The birds chirp sharply, even before dawn. Get going, they demand. The sun is almost up. They want us all to make hay while it shines, I guess. Hush, I tell them as I slide the window shut above my head and roll back into sleep. Not yet.
Neighborhood construction starts loud and early, too -- a truck beeps into the next-door driveway and workers crack siding off the house before I even shower. Lawn mowers duel, traffic drones, children shout in the distance. Even the leaves can be kind of loud as they laugh in the breeze. Summer vibrates with sound, miles from mute and muffled winter. Separate, even, from the stop-starting stirrings of spring. Summer is everything full blast.
But for me, so much sound actually equals some silence. Some space. Its true that with all three kids home all the time, a steady stream of voices saturates the air. But while some of this soundtrack splits me open with squawks and squalls and squabbles, the general cadence is a more gentle rise and fall of voices.
Voices laughing. Voices singing. Voices reading. Voices sillying. And much of the time -- voices pretending. Scheming and constructing the secrets and structure of their own little world, building on what was laid out yesterday, inventing the stepping stones that carry the story forward today.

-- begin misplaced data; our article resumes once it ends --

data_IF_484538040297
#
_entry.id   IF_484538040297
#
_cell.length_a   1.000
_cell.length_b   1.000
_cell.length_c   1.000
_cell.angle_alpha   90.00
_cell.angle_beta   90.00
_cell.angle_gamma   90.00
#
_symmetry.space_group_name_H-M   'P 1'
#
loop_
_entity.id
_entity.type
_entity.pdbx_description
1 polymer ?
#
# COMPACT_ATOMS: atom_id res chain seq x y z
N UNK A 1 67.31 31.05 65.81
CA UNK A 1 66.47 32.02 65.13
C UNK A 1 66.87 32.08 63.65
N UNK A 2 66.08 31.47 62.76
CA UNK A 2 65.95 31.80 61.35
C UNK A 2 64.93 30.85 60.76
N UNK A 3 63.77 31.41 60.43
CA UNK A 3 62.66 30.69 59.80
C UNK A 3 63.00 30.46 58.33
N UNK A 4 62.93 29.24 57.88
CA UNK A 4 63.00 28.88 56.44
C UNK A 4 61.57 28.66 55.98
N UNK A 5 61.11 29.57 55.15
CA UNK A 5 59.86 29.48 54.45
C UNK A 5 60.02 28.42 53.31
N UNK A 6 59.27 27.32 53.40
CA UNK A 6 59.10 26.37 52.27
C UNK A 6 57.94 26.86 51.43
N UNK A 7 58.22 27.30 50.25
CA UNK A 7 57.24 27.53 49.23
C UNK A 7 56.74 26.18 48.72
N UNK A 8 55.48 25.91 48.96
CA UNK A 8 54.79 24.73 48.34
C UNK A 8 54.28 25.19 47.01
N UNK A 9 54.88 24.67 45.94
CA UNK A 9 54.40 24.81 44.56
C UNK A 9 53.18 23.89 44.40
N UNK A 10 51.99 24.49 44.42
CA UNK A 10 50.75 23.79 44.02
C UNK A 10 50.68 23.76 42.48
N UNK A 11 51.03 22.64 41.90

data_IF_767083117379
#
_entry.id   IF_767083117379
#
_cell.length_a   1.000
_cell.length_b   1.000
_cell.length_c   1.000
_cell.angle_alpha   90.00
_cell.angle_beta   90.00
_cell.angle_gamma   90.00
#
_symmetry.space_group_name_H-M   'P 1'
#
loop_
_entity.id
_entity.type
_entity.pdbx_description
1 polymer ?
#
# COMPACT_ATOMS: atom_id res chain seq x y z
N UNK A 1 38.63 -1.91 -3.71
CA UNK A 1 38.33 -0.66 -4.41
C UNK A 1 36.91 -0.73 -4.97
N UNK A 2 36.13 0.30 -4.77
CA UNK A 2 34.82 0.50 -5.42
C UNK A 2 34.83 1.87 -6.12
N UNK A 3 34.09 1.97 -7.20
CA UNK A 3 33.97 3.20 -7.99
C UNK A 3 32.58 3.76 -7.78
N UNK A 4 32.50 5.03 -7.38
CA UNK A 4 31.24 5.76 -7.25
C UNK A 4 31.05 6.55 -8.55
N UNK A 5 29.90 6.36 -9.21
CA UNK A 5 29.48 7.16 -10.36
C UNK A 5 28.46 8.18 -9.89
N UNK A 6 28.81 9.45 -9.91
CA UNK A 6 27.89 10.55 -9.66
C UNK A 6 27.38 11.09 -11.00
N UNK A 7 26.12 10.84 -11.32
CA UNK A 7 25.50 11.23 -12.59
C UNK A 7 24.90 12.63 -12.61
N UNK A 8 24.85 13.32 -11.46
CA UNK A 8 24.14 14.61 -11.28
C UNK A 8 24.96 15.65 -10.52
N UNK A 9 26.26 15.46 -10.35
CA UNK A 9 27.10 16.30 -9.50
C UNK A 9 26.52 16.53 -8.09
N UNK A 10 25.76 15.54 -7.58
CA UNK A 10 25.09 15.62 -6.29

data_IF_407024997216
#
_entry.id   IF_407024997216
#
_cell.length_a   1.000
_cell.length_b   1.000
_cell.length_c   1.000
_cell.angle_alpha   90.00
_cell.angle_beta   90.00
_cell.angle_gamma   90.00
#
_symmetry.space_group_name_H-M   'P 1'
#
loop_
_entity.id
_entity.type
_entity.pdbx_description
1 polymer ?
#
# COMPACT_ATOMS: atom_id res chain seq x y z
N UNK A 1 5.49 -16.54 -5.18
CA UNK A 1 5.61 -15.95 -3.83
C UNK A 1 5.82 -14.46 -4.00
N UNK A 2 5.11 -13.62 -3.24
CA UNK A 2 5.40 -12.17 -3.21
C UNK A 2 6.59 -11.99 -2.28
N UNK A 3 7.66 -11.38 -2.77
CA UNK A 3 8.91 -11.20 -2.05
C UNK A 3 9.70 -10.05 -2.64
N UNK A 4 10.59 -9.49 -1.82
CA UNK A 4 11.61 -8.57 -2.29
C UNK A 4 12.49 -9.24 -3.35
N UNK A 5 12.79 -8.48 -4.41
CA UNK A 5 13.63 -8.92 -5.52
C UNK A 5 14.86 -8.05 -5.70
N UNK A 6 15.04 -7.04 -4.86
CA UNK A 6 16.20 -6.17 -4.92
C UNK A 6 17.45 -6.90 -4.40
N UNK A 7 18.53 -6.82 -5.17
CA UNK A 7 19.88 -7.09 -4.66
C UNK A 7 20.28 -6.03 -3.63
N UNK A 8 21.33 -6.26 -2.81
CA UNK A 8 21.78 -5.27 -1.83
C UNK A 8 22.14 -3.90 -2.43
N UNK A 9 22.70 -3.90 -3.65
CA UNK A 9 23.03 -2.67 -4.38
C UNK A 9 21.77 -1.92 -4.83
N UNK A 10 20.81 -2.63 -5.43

Their voices float across the yard or drift up the stairs or circle around me as they spin from here to there. Sometimes I have to raise mine to referee some argument or distract the littlest from a fragile setup. But there are moments in each day -- stretches sometimes -- when I'm neither needed nor wanted as anything more than an audience. And so I am granted some loud silence. Some filled space. Yes, it's intermittent silence. Volatile space. But still -- space.
And so in this silence, I listen. Even while I'm otherwise engaged, I listen. Resting in -- wrapped up in -- the spontaneously conceived concerto of our unstructured summer.
It's quite lovely.